Assuming the above not to be the case, they would still be taking a terrible risk that the Germans would outrun them and lose them entirely. That might result in having to turn back all the convoys and interrupt the vital supplies coming to England for several weeks even if the Germans ended up returning to port without sinking anything.

Hard to say for sure. It could have worked, but I think to the British not engaging was unthinkable.

Re: Holland Shadows Instead

Posted: Sat Dec 06, 2008 3:54 pm
by Vic Dale
This is a good scenario, but differs little from the situation after Hood sank. Many ships including a carrier were shadowing that night but they still lost her. Simply shadowing leaves too much to chance especially when dealing with a very fast squadron. Concentration of the fleet is easy to say, but the ships have to get to the specific location first. Very difficult.

The best bet is to get in and disable or slow one or both ships, then see how the rest of the day pans out. Concentration would be much easier then.

It may be thought that Hood was no match for Bismarck, but in reality although she was not a good match she could certainly inflict damage and if handled very well could prevail in a fight.

Much has been made of Hood's deck armour and the need to strengthen it, but this assessment was made against the British 15 inch guns. At ranges beyond 13,000 yards their high trajectory would cause shells to fall at an angle which would pentrate. Bismarck however had high velocity weapons which although they could pentrate thicker armour had a very a shallow angle of decent and at the range where Hood blew up that angle made Hood's 5 inches of deck armour as effective as a slab 6 times thicker. So Hood could not only withstand Bismarck's fire, she could reply accurately with every possibility of hitting and causing severe damage. Hood was a battleship with a battleship's armour.

Hood and PoW should have done much better than they did and to my mind most certainly would have done had Hood lasted longer. It seems far more likely that Hood's magazine was pentrated from below water and if that could happen to her, it could also happen to Bismarck.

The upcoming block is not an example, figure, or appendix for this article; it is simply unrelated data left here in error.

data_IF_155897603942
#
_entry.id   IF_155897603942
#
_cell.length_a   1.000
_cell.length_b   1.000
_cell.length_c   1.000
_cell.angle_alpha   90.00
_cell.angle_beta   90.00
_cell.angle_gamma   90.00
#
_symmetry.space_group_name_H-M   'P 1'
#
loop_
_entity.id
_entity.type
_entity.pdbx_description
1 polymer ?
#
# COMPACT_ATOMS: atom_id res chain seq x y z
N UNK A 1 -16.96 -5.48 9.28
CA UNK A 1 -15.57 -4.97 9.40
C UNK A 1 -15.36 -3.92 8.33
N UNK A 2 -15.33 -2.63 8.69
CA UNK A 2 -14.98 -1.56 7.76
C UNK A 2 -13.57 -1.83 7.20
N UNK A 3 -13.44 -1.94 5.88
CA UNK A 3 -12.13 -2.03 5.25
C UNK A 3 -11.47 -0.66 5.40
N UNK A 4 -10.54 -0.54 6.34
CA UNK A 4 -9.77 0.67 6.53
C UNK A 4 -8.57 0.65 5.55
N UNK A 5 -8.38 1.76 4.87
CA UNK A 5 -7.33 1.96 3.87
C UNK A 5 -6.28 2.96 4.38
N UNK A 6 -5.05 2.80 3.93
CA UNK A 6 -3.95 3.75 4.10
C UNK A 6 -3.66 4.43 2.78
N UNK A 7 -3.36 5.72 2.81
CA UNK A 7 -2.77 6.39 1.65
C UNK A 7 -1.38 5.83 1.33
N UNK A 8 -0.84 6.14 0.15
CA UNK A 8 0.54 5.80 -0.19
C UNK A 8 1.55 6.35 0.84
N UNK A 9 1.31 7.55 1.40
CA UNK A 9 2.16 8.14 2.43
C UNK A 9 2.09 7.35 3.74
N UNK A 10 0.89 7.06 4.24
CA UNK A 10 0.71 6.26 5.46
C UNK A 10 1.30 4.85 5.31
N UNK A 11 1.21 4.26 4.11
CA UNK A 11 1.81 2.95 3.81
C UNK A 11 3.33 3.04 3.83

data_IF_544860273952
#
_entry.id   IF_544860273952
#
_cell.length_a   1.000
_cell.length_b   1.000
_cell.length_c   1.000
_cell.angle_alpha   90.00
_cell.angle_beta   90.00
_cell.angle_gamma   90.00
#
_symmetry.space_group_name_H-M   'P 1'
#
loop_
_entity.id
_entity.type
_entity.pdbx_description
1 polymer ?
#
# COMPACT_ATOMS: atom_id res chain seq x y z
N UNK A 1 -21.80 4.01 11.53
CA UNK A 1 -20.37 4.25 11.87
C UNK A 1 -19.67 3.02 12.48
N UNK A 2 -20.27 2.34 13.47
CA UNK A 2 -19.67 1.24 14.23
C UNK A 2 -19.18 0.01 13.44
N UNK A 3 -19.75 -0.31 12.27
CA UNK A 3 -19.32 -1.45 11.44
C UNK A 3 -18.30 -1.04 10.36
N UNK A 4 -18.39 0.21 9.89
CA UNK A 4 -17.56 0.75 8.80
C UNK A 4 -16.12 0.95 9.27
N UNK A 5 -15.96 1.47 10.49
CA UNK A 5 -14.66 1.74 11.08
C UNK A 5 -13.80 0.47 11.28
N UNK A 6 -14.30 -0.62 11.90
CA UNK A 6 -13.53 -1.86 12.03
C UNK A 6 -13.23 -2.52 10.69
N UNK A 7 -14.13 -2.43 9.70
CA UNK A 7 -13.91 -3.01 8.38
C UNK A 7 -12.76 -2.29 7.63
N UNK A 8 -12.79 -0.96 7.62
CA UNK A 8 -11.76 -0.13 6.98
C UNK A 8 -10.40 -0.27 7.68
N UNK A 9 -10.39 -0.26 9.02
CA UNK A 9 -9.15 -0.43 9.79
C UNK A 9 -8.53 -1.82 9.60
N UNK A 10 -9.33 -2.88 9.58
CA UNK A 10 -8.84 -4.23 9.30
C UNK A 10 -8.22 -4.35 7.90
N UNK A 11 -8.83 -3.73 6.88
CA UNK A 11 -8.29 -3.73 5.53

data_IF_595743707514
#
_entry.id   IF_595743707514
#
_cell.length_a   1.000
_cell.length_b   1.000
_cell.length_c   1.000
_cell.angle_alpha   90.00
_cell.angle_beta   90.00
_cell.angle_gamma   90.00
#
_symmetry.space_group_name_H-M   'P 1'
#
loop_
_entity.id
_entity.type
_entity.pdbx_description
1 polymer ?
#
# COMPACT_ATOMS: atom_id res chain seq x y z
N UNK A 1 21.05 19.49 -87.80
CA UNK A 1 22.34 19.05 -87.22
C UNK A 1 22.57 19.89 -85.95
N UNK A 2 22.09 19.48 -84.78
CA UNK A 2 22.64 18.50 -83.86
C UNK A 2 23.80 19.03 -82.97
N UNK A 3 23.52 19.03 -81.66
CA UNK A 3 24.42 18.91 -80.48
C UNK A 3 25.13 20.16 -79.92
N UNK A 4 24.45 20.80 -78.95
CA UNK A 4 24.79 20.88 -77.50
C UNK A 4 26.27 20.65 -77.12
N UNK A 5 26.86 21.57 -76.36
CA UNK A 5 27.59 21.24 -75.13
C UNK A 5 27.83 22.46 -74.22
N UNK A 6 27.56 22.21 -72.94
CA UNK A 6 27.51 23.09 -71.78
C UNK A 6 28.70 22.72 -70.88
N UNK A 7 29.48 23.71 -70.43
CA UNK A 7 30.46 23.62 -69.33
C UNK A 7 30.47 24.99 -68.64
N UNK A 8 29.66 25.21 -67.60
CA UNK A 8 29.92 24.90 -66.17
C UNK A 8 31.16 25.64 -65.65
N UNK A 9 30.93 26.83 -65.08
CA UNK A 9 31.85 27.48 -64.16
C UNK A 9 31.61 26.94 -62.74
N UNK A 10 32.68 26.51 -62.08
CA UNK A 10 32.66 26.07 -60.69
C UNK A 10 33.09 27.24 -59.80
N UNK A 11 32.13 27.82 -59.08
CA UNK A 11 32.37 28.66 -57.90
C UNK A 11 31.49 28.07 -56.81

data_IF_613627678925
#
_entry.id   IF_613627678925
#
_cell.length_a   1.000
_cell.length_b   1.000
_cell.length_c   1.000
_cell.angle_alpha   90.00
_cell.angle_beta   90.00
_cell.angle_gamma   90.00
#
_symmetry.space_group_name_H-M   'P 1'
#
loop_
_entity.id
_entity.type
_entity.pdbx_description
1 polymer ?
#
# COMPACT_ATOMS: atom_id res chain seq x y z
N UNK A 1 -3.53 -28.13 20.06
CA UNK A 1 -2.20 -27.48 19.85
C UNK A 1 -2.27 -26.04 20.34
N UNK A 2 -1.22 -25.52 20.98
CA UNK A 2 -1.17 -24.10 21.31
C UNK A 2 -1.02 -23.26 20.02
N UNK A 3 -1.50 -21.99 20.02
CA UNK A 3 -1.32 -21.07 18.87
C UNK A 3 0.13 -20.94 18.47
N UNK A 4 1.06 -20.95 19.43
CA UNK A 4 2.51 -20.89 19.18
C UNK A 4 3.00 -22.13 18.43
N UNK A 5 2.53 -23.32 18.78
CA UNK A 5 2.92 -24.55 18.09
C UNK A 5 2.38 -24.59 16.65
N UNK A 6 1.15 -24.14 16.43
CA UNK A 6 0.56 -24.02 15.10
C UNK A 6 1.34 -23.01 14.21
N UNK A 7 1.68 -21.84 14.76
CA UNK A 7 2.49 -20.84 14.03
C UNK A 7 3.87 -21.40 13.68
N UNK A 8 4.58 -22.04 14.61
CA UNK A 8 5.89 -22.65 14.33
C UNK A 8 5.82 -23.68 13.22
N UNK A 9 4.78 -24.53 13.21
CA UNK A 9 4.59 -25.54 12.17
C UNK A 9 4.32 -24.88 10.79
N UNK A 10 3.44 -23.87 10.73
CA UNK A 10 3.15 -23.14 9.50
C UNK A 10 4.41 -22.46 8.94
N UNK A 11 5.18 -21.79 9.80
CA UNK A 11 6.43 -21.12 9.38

If the above is correct, then Hood and PoW would have no problem dealing with this single ship, so Holland's decision to go in was in my view the right one.

Vic Dale

Re: Holland Shadows Instead

Posted: Sat Dec 06, 2008 4:08 pm
by Bgile
As far as I've seen Hood had nothing like 5" of deck armor. She also had a very narrow belt and Bismarck could penetrate easily above or below it. I'd go with the best hypothesis, which is a shell exploding in the after engine room after following the path destribed on the Hood website.

Re: Holland Shadows Instead

Posted: Sat Dec 06, 2008 6:24 pm
by tommy303
To a degree the total amount of horizontal protection depended on where you measured it. Over the 15-in magazine groups the total amount of protective HT plate was actually 7-inches in total thickness; this thinned out somewhat over the 4-inch magazines to 5.5-inches and in way of the boiler and turbine rooms to 4.5--4.75-inches. It should be stated, that this is the total thickness spread over three or more decks, and in some cases the thickness of individual decks was made up of layers of 1-in HT plates. A further caveat is that the protective plating was high tensile steel. HT is a tough steel of uniform hardness, but is not precisely an armour grade steel as was used in the vertical armours.

Re: Holland Shadows Instead

Posted: Sat Dec 06, 2008 8:21 pm
by Dave Saxton
HT has a tensile strength of up to 70k psi. An amour grade material will have a tensile strength of at least 110K psi.

Re: Holland Shadows Instead

Posted: Sat Dec 06, 2008 8:44 pm
by Dave Saxton
tnemelckram wrote:...... At night, the superior radar sets on the two big ships have been added to the Suffolk's so there is a triple-redundant safety net. ........
The still-undamaged German ships had a speed advantage on the Hood and PoW. But all they have to do is stay within the much-greater range of their radar, and close enough to readily catch up to join the battle. I don't think the German ships could have outrun that radar range and availability distance in 24 hours. The two cruisers and two detached destroyers could keep up..........
I don't disagree with this possible different approach by Holland, but I can clarify the actual radar capabilities and limitations of the British at that time.